Thousands of Tunisian state workers yesterday rallied in the center of the capital Tunis, protesting price hikes and the government's freeze on wage increases amid economic woes. The protesters gathered outside parliament in response to a nationwide walkout called by Tunisia's influential General Labor Union after the collapse of negotiations with the government to increase their wages. The protesters raised placards demanding higher wages, the fight against corruption and the "independence of national decisions."
In recent months, Tunisia has been under pressure from international lenders, mainly the International Monetary Fund (IMF), to take drastic measures to revamp its economy.
Elsewhere in Tunisia, thousands of public sector employees gathered outside branches of the General Labor Union yesterday. The protests crippled schools, universities and health care facilities across the North African country. More than 90 per cent of Tunisia's state employees have responded to the call for the general strike, according to the union.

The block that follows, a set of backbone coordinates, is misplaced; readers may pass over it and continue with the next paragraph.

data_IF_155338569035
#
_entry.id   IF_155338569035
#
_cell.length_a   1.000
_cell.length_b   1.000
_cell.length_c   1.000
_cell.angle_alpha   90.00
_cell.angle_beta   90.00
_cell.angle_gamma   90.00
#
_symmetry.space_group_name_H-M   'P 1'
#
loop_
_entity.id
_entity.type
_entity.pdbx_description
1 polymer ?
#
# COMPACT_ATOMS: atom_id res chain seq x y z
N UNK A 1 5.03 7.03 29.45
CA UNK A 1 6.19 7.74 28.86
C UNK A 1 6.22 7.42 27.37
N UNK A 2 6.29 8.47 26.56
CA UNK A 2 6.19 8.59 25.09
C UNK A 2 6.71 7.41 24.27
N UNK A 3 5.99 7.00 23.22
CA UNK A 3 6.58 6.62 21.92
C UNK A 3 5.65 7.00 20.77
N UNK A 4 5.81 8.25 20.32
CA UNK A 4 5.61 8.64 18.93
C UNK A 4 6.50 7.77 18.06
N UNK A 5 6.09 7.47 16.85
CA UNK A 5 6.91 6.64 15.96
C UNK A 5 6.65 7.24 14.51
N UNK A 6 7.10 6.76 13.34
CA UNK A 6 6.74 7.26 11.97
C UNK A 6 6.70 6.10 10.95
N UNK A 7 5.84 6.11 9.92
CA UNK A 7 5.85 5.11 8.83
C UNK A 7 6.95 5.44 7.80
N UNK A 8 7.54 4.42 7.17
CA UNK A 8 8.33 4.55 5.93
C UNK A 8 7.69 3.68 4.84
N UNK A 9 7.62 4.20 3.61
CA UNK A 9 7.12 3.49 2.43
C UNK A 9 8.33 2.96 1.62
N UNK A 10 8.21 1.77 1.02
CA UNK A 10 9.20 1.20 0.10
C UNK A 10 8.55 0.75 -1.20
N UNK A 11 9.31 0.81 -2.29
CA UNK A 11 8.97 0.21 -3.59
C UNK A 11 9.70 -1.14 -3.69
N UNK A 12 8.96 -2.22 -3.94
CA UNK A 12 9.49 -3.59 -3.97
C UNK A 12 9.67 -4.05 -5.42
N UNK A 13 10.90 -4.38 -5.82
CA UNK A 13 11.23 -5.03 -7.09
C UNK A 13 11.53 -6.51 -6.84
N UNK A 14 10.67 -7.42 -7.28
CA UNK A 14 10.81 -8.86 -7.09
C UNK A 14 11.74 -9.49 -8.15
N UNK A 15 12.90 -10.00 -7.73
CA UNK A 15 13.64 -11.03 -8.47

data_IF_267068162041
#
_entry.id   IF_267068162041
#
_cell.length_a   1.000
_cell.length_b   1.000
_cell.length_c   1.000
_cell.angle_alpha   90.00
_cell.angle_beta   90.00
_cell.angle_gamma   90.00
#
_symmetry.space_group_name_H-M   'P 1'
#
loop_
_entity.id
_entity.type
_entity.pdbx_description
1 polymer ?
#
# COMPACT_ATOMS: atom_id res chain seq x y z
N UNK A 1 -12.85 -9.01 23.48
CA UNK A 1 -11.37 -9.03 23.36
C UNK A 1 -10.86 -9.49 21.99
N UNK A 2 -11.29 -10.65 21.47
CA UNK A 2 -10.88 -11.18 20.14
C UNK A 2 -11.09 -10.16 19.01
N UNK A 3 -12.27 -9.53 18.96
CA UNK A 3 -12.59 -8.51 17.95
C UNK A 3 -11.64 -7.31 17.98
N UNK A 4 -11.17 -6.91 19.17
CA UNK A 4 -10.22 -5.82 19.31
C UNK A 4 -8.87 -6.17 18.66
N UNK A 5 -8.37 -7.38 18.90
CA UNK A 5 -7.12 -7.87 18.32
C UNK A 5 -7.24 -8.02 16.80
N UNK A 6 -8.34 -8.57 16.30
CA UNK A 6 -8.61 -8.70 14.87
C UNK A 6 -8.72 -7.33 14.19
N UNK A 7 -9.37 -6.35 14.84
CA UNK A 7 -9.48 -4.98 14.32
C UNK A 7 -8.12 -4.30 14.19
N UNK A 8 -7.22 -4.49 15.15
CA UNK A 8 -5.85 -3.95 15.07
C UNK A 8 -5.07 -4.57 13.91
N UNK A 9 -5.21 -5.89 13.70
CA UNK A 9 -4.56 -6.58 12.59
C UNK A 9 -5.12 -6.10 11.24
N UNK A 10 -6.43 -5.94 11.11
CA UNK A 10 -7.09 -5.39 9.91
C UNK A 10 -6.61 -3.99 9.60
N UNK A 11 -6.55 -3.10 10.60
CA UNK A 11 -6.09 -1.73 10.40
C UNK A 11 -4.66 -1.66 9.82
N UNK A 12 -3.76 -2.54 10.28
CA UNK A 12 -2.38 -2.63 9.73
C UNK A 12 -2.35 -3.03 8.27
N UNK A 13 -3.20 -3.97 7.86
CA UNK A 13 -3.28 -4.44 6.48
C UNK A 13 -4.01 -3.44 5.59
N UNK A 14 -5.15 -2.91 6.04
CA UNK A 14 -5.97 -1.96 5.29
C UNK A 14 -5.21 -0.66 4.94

On Wednesday, Tunisian government said it respects the right to strike and peaceful demonstration as guaranteed by the Constitution and laws. The country witnesses the third general strike since the January 2011 revolution. Tunisia was the birthplace of the "Arab Spring" uprisings that swept the Middle East and North Africa in early 2011 that overthrew the regime of Zine El Abidine Ben Ali.